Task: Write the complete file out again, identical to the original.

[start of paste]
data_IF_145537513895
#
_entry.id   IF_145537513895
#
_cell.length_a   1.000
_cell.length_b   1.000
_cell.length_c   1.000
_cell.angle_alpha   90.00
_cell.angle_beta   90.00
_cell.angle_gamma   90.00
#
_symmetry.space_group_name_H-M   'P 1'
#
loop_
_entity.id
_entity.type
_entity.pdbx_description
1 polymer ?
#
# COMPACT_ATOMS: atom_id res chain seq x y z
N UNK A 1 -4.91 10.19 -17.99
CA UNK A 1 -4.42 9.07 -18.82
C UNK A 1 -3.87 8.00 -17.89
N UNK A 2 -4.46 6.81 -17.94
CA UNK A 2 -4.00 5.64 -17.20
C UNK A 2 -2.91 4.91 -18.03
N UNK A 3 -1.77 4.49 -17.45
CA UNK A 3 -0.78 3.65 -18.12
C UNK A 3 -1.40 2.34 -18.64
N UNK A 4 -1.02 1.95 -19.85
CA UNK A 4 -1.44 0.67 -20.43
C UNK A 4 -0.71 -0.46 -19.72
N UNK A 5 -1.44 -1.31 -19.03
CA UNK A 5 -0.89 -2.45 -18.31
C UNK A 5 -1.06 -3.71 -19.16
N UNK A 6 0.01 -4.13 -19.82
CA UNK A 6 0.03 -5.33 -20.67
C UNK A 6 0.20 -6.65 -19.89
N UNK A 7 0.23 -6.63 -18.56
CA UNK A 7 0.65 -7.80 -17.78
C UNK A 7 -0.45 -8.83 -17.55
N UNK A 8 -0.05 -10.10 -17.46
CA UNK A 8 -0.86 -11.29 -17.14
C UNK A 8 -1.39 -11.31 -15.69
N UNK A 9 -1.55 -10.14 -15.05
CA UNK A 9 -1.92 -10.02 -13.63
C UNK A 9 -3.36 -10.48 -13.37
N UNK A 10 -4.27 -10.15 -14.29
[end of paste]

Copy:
data_IF_145537513895
#
_entry.id   IF_145537513895
#
_cell.length_a   1.000
_cell.length_b   1.000
_cell.length_c   1.000
_cell.angle_alpha   90.00
_cell.angle_beta   90.00
_cell.angle_gamma   90.00
#
_symmetry.space_group_name_H-M   'P 1'
#
loop_
_entity.id
_entity.type
_entity.pdbx_description
1 polymer ?
#
# COMPACT_ATOMS: atom_id res chain seq x y z
N UNK A 1 -4.91 10.19 -17.99
CA UNK A 1 -4.42 9.07 -18.82
C UNK A 1 -3.87 8.00 -17.89
N UNK A 2 -4.46 6.81 -17.94
CA UNK A 2 -4.00 5.64 -17.20
C UNK A 2 -2.91 4.91 -18.03
N UNK A 3 -1.77 4.49 -17.45
CA UNK A 3 -0.78 3.65 -18.12
C UNK A 3 -1.40 2.34 -18.64
N UNK A 4 -1.02 1.95 -19.85
CA UNK A 4 -1.44 0.67 -20.43
C UNK A 4 -0.71 -0.46 -19.72
N UNK A 5 -1.44 -1.31 -19.03
CA UNK A 5 -0.89 -2.45 -18.31
C UNK A 5 -1.06 -3.71 -19.16
N UNK A 6 0.01 -4.13 -19.82
CA UNK A 6 0.03 -5.33 -20.67
C UNK A 6 0.20 -6.65 -19.89
N UNK A 7 0.23 -6.63 -18.56
CA UNK A 7 0.65 -7.80 -17.78
C UNK A 7 -0.45 -8.83 -17.55
N UNK A 8 -0.05 -10.10 -17.46
CA UNK A 8 -0.86 -11.29 -17.14
C UNK A 8 -1.39 -11.31 -15.69
N UNK A 9 -1.55 -10.14 -15.05
CA UNK A 9 -1.92 -10.02 -13.63
C UNK A 9 -3.36 -10.48 -13.37
N UNK A 10 -4.27 -10.15 -14.29